A Guide For Parents: How To Help Your Teen With Mental Health Struggles
Due to the COVID-19 pandemic, mental health struggles in children and adolescents have reached an all-time high in the past year. Uncertainty around what the future will look like from everything to how kids go to school to how they are able to interact with their friends caused a spike in anxiety, and missing out on important life events such as prom, high school graduation, and cherished family trips has brought about a rise in depression.
Many adolescents have compared this year of uncertainty to sitting on the sidelines watching the best years of their lives pass them by. With the loss of important milestones and typical daily routines, millions of teens have struggled with their mental health and have seen a decline in motivation, academic performance, and social interaction, resulting in extreme loneliness. Dr. Khadijah Booth Watkins, a psychiatrist at Massachusetts General Hospital, labels these declines as a loss of function and indicative of serious mental health problems.
Because the teenage brain is wired for new experiences, social connection, and romantic connection, mental health professionals are saying that the pandemic is making it hard for them to meet basic developmental needs. If you are worried about the mental health of your child, it’s important to get the conversation started and to know when to seek professional help.
Why and how to talk to your child about their mental health struggles
Talking to your teen about her mental health struggles can have many benefits including helping her to get the support she needs to work through these issues. Opening the dialogue lets her know that you are here to support her in any way you can, and keeping the conversation consistently going even during times of positive mental health can help reduce the stigma around mental health problems.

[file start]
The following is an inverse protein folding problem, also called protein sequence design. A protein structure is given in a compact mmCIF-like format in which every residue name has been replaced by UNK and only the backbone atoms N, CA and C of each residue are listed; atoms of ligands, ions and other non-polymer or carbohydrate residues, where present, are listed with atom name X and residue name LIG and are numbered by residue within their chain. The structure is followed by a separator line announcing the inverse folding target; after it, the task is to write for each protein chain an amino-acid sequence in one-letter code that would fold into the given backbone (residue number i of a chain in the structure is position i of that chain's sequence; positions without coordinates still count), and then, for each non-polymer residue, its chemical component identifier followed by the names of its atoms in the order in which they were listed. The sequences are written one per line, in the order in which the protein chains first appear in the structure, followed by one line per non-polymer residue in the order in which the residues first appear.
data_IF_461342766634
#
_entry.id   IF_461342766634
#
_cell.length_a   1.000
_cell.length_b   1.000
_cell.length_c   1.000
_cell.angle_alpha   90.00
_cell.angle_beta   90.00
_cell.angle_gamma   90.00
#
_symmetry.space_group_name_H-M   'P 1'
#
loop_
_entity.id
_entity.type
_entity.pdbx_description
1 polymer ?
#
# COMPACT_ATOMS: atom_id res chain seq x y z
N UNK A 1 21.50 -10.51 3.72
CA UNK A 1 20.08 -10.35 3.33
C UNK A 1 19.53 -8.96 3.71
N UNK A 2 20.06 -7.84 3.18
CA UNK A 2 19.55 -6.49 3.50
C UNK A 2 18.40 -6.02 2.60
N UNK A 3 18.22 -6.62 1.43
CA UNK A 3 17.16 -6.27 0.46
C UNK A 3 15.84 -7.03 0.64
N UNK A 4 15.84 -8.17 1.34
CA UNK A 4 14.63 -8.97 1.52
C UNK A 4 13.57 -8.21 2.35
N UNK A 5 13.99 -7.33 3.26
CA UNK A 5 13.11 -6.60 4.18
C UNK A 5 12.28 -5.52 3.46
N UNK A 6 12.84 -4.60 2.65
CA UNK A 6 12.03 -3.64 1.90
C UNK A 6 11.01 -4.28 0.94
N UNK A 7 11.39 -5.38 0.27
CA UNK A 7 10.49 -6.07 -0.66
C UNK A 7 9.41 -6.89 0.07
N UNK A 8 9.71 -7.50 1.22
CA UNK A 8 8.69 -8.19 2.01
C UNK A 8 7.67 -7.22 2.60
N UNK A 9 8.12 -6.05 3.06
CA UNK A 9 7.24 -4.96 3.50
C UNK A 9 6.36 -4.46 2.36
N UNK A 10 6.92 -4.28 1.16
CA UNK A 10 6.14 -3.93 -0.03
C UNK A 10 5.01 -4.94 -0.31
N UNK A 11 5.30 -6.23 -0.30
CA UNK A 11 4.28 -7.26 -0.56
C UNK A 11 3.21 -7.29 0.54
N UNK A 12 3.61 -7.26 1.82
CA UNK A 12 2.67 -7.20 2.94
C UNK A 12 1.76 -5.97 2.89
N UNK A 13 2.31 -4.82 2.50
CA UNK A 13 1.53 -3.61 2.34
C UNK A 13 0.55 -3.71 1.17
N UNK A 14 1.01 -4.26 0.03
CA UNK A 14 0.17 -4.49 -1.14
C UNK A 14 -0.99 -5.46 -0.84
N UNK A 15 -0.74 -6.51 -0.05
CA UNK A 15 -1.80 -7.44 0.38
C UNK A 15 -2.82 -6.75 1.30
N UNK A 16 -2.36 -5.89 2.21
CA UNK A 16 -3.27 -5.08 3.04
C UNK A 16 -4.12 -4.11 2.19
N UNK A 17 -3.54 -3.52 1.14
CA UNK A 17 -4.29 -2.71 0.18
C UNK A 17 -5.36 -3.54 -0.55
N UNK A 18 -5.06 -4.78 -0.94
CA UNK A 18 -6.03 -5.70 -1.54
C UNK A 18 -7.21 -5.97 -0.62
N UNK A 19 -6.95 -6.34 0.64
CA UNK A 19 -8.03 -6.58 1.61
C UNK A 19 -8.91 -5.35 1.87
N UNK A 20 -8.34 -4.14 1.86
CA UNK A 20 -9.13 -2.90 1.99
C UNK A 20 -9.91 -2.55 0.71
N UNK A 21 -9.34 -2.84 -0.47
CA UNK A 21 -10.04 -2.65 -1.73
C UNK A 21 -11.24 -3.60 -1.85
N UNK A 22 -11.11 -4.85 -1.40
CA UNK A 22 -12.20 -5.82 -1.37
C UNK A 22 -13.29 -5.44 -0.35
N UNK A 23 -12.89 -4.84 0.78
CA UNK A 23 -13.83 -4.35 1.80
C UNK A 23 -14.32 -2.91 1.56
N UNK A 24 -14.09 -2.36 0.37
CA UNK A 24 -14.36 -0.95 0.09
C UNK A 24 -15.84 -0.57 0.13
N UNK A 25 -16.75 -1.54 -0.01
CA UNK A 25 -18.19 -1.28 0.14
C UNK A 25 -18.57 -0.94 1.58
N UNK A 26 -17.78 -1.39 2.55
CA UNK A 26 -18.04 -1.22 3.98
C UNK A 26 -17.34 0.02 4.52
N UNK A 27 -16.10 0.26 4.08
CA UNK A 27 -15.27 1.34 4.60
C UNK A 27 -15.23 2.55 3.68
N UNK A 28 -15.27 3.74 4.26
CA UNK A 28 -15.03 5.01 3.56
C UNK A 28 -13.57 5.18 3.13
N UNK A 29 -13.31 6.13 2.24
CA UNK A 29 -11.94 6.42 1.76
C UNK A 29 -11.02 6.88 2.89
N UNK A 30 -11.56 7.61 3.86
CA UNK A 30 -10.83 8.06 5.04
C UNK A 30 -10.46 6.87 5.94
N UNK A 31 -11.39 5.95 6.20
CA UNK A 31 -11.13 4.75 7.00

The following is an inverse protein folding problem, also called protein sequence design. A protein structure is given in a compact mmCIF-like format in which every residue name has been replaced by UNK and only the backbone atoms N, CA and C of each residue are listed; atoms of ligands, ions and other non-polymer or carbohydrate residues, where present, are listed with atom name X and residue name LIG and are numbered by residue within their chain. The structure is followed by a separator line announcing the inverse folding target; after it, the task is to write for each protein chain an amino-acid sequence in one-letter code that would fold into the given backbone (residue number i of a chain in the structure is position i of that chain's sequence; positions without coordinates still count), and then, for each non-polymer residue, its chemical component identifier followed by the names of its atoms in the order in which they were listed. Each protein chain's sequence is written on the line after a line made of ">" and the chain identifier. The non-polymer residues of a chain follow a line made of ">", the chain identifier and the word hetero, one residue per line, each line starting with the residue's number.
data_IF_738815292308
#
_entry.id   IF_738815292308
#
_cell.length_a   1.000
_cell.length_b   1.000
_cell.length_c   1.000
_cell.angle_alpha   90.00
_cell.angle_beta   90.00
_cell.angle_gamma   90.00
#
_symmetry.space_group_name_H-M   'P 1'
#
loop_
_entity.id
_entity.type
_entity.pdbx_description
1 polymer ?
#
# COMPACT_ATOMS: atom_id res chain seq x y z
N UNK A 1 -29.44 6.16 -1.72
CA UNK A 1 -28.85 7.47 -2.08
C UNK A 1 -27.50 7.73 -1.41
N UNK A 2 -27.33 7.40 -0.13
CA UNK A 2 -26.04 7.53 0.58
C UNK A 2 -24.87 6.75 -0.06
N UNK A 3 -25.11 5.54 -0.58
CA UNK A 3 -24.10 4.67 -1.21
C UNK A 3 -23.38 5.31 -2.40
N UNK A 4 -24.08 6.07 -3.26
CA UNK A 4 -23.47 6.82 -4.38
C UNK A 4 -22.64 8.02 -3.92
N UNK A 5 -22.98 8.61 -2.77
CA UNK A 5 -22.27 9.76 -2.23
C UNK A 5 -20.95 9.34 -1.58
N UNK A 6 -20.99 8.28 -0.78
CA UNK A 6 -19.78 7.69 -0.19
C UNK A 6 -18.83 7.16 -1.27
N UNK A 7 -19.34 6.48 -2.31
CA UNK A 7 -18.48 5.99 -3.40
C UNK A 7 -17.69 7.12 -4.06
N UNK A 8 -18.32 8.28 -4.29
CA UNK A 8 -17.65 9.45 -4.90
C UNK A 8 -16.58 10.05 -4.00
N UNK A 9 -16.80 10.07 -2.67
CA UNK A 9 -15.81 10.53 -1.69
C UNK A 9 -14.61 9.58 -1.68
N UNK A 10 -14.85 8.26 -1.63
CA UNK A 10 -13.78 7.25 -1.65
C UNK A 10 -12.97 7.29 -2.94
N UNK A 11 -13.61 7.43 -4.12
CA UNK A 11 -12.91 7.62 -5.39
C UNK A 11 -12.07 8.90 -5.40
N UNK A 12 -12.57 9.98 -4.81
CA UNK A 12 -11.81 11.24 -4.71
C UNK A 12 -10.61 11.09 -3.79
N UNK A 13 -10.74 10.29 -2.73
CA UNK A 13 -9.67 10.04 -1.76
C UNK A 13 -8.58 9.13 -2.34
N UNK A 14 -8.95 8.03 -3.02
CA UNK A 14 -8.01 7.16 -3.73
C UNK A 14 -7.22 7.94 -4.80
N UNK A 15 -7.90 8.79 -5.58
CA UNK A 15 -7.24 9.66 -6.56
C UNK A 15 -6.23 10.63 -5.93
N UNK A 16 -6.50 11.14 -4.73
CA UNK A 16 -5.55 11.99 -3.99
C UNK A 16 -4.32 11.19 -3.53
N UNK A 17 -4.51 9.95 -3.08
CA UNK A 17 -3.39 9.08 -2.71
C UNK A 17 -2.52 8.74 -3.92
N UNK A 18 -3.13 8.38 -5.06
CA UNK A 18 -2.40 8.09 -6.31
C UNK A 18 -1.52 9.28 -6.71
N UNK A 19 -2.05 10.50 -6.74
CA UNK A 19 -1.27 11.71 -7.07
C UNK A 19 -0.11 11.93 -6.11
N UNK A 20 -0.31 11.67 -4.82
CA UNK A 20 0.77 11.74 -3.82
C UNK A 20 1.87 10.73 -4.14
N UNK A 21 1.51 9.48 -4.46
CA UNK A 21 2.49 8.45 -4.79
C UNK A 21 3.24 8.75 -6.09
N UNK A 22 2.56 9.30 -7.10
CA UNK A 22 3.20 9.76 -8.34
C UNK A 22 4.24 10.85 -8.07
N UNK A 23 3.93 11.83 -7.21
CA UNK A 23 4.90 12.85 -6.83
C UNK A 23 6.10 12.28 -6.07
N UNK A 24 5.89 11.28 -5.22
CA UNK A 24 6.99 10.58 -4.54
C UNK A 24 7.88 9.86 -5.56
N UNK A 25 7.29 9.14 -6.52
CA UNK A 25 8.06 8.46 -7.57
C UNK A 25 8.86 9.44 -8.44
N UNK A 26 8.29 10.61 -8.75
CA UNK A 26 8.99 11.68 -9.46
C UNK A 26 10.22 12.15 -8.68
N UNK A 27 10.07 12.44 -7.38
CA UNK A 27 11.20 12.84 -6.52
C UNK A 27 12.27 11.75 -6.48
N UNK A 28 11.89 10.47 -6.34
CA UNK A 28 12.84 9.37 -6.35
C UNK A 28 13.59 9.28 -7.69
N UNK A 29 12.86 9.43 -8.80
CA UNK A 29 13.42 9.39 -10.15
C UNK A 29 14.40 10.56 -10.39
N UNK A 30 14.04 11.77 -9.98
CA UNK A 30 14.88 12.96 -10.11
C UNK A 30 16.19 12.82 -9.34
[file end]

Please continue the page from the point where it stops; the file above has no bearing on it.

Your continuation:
There are many things you can do to help facilitate this conversation, and the first step is being able to recognize the red flags associated with mental health disorders. Some things to look for to spot a potential mental health issue include sudden and severe changes in eating, sleeping, or basic hygiene, or language about wanting to hurt themselves or not wanting to be around anymore. Elisa Nebolsine, a cognitive behavioral therapist and expert, says parents can help identify mental health struggles such as depression by looking for talk that is PPP – personal, pervasive, and permanent. Personal talk refers to teens internalizing whatever is going wrong in their lives and associating their struggles with a personal flaw. Pervasive means that it is showing up in all areas of their life from school to family interactions to friendships, and permanent refers to the extended time period that these feelings and behaviors are occurring.
Once you’ve spotted some potential warning signs in your child, it’s time to engage with your teen in conversations around mental health using validating and modeling. Children and teens learn from watching their parents, so one of the most important tools in your parenting toolbox is modeling. If you are able to model resilience, compassion, and mindfulness in the face of adversity or difficult emotional situations, you are better able to provide your teen with a guide on how to respond to difficult stimuli. This requires being open with your child about your own mental health struggles and how you worked through them, and it also requires parents to have their own self-care practices in place if they want to help their children through these difficult times.
Modeling compassion with your teen involves actively listening to their struggles and validating their emotions. When your teen is sharing with you how it was really hard to miss their 16th birthday party or their senior soccer season, take the time to acknowledge these feelings of loss and empathize with her struggles. Instead of trying to convince them that it’s not a big deal, say things like “You’re right, this really sucks that you aren’t going to be able to have the big 16th birthday party you wanted, and you really deserve it and you’ve earned it”. Only once teens feel heard and understood by their parents can they start thinking about ways to creatively solve their problems and move forward.
Options for helping your child through mental health issues